France is expected to apply the same bans to electronic cigarettes as it does on tobacco, Health Minister Marisol Touraine said.
It means that advertising of so-called e-cigarettes will be banned, as will their sale to under-18s and their use in public places, a measure that has been in place for tobacco since 2007.
"I have decided that the measures which apply to tobacco will also be extended to electronic cigarettes," Touraine told a press conference coinciding with World No Tobacco Day.
Invented in China in 2004, the e-cigarette has a diode that heats up a liquid, usually containing propylene glycol, nicotine and flavourings, delivering it as a gas to the lungs with each draw.
The user exhales vapour, but not smoke, a practice called "vaping."
The argument in favour of the devices is that they do not have the tar, ash and toxins found in conventional cigarettes.
For health experts, though the jury is still out.
The UN's World Health Organisation (WHO) has said that the safety of e-cigarettes "has not been scientifically demonstrated... (and) the potential risks they pose for the health of users remains undetermined."
Several countries, including Colombia, Panama and Uruguay, have banned e-cigarettes. In April, Italy raised the legal limit for buying them from 16 to 18, citing the potentially high dose of addictive nicotine that is inhaled.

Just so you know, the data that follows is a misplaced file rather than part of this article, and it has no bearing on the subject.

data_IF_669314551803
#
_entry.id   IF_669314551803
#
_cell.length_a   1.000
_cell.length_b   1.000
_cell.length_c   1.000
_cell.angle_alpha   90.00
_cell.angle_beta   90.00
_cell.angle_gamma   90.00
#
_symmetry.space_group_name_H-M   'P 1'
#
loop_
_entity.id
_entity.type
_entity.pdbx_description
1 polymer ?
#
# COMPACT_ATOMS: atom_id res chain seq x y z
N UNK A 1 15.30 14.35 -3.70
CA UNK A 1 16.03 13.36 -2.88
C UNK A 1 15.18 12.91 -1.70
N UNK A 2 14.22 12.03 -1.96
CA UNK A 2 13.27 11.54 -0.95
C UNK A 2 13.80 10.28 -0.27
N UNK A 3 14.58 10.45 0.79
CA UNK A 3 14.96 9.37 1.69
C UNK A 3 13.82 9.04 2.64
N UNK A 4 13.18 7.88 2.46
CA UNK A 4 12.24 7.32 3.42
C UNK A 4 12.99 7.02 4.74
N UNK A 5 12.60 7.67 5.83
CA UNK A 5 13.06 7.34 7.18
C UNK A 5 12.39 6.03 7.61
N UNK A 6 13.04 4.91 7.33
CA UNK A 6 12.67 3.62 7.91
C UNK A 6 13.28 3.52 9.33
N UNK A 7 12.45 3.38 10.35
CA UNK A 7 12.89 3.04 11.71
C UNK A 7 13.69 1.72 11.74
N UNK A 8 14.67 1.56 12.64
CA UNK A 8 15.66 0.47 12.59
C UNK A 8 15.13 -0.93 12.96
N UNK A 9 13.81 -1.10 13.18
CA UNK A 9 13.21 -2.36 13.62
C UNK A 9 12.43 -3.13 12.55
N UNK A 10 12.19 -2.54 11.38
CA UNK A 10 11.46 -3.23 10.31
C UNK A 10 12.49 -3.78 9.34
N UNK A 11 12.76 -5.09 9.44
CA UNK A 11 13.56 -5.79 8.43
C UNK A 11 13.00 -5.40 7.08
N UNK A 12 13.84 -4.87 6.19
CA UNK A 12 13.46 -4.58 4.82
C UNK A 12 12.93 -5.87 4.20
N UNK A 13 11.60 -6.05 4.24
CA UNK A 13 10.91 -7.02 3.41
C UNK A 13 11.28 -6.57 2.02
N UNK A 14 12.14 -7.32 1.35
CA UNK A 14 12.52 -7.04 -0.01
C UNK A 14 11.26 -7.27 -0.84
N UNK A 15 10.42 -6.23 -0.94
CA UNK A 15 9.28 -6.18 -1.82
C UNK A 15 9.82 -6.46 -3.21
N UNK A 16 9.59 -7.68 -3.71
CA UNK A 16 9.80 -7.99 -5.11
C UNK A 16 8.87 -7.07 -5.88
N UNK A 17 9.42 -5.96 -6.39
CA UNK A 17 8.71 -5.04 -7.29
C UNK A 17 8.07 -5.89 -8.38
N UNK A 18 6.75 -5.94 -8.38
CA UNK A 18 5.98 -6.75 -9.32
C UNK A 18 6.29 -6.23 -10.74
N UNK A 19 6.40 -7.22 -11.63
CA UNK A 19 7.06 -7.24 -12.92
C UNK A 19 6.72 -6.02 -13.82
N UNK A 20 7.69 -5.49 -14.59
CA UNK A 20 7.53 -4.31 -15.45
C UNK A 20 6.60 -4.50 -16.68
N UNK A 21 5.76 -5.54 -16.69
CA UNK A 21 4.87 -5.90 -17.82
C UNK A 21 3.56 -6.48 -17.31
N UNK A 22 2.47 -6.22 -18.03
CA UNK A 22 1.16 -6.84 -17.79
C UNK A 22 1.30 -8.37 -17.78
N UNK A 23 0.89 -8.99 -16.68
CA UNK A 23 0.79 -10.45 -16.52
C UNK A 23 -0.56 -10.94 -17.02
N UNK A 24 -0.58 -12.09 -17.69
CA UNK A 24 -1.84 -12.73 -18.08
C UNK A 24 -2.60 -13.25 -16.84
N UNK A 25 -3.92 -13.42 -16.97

The US Food and Drug Administration (FDA) on its website says consumers had no way of knowing how much nicotine "or other potentially harmful chemicals" are being inhaled.
Also unclear, it says, is whether young people might become hooked on nicotine and thus try smoking tobacco, whose health impacts are well known.
The measures announced by Touraine were recommended by a panel of health experts led by Professor Bertrand Dautzenberg, a pulmonologist who heads the French Office for Preventing Tobacco Use (OFT).
According to industry sources, around half a million people in France use e-cigarettes.
Touraine added that packets of conventional cigarettes would henceforth carry a logo urging pregnant women not to smoke. A similar pictogram already appears on bottles of wine.
French newspapers on Friday carried large advertisements from anti-tobacco groups calling for cigarette companies to be hit with a special tax to help meet the health bills of people who fall sick from smoking, at a time when ministerial budgets are being cut.